Marra compiled a ques­tion from residents asking why construction sites in the city are still operating.

Mayor Arrigo said, “Yes, construction sites are still operating. We are follow­ing the guidelines that have been handed down by the Governor around construc­tion, and it’s been made clear by the Governor legal counsel that during a state of emergency, the orders that he provides cannot be superseded by a municipal­ity. We are following those orders.”

Assisting seniors

Responding to a ques­tion, Arrigo said the city has assembled an outreach team focused on assisting seniors with wellness check calls, food, and other neces­sities. Seniors can call 3-1-1 if they are in need of assis­tance.

“Debbie [Peczka] at the Senior Center has done an incredible job and our volun­teers have really stepped up.”

Arrigo said prospective volunteers can go to to fill out a volunteer worksheet.

Notification of COVID-19 cases

“Eliana” asked if resi­dents were going to be no­tified about the location of new COVID-19 cases in the city and where people infected with the virus have traveled.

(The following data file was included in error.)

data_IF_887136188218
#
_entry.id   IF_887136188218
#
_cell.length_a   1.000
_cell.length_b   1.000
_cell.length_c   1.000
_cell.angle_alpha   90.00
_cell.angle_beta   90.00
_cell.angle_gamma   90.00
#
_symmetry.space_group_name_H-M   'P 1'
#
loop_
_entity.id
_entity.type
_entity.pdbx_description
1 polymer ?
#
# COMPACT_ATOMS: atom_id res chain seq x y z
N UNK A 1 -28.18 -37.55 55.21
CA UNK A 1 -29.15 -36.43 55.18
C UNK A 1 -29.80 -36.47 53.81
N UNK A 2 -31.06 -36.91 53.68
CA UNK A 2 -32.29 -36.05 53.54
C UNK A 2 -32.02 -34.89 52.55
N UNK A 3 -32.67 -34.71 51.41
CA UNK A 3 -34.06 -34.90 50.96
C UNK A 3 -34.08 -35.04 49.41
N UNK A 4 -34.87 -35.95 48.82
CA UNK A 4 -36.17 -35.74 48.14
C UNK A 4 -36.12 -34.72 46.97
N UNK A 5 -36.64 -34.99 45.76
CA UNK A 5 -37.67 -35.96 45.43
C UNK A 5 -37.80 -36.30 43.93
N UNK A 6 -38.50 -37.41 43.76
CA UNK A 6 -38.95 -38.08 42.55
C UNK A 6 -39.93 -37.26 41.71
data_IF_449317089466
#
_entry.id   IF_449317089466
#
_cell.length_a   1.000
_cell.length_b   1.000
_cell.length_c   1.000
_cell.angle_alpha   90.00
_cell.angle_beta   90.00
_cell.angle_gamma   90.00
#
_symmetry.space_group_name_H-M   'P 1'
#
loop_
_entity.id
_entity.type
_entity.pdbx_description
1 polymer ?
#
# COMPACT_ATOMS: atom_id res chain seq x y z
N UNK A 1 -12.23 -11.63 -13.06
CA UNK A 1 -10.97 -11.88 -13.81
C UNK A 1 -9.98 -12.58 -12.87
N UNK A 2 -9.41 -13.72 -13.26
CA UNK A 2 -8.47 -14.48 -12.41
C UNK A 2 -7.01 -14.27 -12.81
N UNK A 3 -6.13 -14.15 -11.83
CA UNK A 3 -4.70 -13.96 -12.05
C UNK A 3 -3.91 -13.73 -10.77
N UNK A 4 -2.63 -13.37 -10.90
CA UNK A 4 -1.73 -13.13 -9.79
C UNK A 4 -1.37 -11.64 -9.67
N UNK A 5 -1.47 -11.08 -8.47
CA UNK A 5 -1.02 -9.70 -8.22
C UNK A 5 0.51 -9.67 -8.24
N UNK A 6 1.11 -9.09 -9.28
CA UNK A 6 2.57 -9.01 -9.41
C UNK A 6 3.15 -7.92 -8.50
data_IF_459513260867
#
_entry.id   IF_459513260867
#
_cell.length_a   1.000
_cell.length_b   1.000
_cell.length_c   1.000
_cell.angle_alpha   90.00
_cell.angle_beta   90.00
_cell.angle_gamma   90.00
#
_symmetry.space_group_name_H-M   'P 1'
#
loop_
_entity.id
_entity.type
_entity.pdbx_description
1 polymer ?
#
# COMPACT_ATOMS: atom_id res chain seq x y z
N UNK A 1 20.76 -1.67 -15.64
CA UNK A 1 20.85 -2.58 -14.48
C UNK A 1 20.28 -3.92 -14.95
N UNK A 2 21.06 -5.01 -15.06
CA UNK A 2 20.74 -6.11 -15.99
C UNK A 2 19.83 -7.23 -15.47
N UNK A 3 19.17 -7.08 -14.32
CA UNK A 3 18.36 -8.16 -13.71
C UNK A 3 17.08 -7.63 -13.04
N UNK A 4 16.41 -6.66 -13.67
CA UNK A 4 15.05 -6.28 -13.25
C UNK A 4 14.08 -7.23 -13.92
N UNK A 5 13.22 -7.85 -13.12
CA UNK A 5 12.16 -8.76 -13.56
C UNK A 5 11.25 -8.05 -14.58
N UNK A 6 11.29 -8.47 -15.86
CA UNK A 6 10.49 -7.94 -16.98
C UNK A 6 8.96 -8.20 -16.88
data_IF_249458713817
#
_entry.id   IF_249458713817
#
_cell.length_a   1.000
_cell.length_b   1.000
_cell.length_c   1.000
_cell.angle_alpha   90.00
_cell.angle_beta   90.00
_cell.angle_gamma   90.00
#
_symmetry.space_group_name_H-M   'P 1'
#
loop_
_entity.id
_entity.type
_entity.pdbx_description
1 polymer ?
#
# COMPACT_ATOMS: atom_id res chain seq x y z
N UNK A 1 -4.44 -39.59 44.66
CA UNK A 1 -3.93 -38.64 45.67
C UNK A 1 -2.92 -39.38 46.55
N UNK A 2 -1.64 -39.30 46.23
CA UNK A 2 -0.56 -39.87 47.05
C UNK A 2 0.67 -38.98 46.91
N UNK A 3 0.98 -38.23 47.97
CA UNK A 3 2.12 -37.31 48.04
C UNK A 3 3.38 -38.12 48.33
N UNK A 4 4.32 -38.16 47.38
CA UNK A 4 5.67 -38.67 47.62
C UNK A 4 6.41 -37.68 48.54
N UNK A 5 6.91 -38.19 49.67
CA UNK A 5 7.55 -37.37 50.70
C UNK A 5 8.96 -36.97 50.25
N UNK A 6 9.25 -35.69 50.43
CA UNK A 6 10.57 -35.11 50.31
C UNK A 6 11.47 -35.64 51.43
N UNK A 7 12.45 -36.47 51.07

“There have been a lot of conversations with the state and other municipalities about information sharing,” said Arrigo, “We are lim­ited in what we can share. From my perspective, I think it’s important for us to share the numbers [of pos­itive cases] per day. We’ve been sharing the numbers and we will continue to share them daily because it really shows what kind of impact this has had in our community.”

Questions about testing for COVID-19

“Testing remains a huge frustration for me and most of the medical communi­ty,” said Kong. “Testing has been limited because we just don’t have enough tests.”

Kong said if residents exhibit symptoms of the vi­rus and they are in “a high-risk category”, they could be referred for treatment through their primary care doctor.

“That’s probably the main way any of us can get tested, is through your PCP (primary care physician),” said Kong.

Number of people in supermarkets

Marra compiled the fol­lowing question from resi­dents, “What is being done to make it as safe and pos­sible for people to shop at supermarkets?”

Arrigo replied, “There were new measures put in today in several place,